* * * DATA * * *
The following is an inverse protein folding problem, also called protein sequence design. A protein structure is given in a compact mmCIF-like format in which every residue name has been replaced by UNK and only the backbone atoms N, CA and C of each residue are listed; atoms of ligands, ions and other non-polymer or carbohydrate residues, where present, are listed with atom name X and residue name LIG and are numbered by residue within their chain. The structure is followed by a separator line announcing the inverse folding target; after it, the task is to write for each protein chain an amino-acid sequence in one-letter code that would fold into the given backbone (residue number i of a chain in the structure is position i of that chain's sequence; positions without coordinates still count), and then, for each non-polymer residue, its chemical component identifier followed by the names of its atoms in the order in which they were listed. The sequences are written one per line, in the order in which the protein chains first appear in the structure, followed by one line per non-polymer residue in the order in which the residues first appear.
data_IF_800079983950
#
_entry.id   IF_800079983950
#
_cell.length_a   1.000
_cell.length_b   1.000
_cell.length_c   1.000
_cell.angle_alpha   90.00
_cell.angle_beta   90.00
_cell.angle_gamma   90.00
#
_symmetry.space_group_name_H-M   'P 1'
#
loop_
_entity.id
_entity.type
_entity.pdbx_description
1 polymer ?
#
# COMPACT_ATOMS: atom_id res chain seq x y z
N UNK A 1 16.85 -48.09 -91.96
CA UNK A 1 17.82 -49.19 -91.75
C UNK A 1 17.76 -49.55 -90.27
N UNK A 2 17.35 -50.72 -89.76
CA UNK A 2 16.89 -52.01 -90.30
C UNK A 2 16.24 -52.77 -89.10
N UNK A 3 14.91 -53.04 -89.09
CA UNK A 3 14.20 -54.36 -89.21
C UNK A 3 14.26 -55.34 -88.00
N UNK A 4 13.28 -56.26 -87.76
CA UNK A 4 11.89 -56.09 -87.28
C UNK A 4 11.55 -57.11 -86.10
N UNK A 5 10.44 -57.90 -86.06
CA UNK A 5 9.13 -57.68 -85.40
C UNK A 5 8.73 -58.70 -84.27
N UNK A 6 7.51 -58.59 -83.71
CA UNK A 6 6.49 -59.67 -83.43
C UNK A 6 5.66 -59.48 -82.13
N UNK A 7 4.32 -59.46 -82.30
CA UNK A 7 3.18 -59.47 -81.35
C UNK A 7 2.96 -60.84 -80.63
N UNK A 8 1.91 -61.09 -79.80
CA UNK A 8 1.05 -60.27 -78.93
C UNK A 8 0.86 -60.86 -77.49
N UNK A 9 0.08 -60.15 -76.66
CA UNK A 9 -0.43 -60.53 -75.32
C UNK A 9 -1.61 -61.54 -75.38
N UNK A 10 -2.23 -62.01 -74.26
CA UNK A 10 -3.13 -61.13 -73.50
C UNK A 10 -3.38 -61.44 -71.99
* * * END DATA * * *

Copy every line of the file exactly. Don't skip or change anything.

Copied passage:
The following is an inverse protein folding problem, also called protein sequence design. A protein structure is given in a compact mmCIF-like format in which every residue name has been replaced by UNK and only the backbone atoms N, CA and C of each residue are listed; atoms of ligands, ions and other non-polymer or carbohydrate residues, where present, are listed with atom name X and residue name LIG and are numbered by residue within their chain. The structure is followed by a separator line announcing the inverse folding target; after it, the task is to write for each protein chain an amino-acid sequence in one-letter code that would fold into the given backbone (residue number i of a chain in the structure is position i of that chain's sequence; positions without coordinates still count), and then, for each non-polymer residue, its chemical component identifier followed by the names of its atoms in the order in which they were listed. The sequences are written one per line, in the order in which the protein chains first appear in the structure, followed by one line per non-polymer residue in the order in which the residues first appear.
data_IF_800079983950
#
_entry.id   IF_800079983950
#
_cell.length_a   1.000
_cell.length_b   1.000
_cell.length_c   1.000
_cell.angle_alpha   90.00
_cell.angle_beta   90.00
_cell.angle_gamma   90.00
#
_symmetry.space_group_name_H-M   'P 1'
#
loop_
_entity.id
_entity.type
_entity.pdbx_description
1 polymer ?
#
# COMPACT_ATOMS: atom_id res chain seq x y z
N UNK A 1 16.85 -48.09 -91.96
CA UNK A 1 17.82 -49.19 -91.75
C UNK A 1 17.76 -49.55 -90.27
N UNK A 2 17.35 -50.72 -89.76
CA UNK A 2 16.89 -52.01 -90.30
C UNK A 2 16.24 -52.77 -89.10
N UNK A 3 14.91 -53.04 -89.09
CA UNK A 3 14.20 -54.36 -89.21
C UNK A 3 14.26 -55.34 -88.00
N UNK A 4 13.28 -56.26 -87.76
CA UNK A 4 11.89 -56.09 -87.28
C UNK A 4 11.55 -57.11 -86.10
N UNK A 5 10.44 -57.90 -86.06
CA UNK A 5 9.13 -57.68 -85.40
C UNK A 5 8.73 -58.70 -84.27
N UNK A 6 7.51 -58.59 -83.71
CA UNK A 6 6.49 -59.67 -83.43
C UNK A 6 5.66 -59.48 -82.13
N UNK A 7 4.32 -59.46 -82.30
CA UNK A 7 3.18 -59.47 -81.35
C UNK A 7 2.96 -60.84 -80.63
N UNK A 8 1.91 -61.09 -79.80
CA UNK A 8 1.05 -60.27 -78.93
C UNK A 8 0.86 -60.86 -77.49
N UNK A 9 0.08 -60.15 -76.66
CA UNK A 9 -0.43 -60.53 -75.32
C UNK A 9 -1.61 -61.54 -75.38
N UNK A 10 -2.23 -62.01 -74.26
CA UNK A 10 -3.13 -61.13 -73.50
C UNK A 10 -3.38 -61.44 -71.99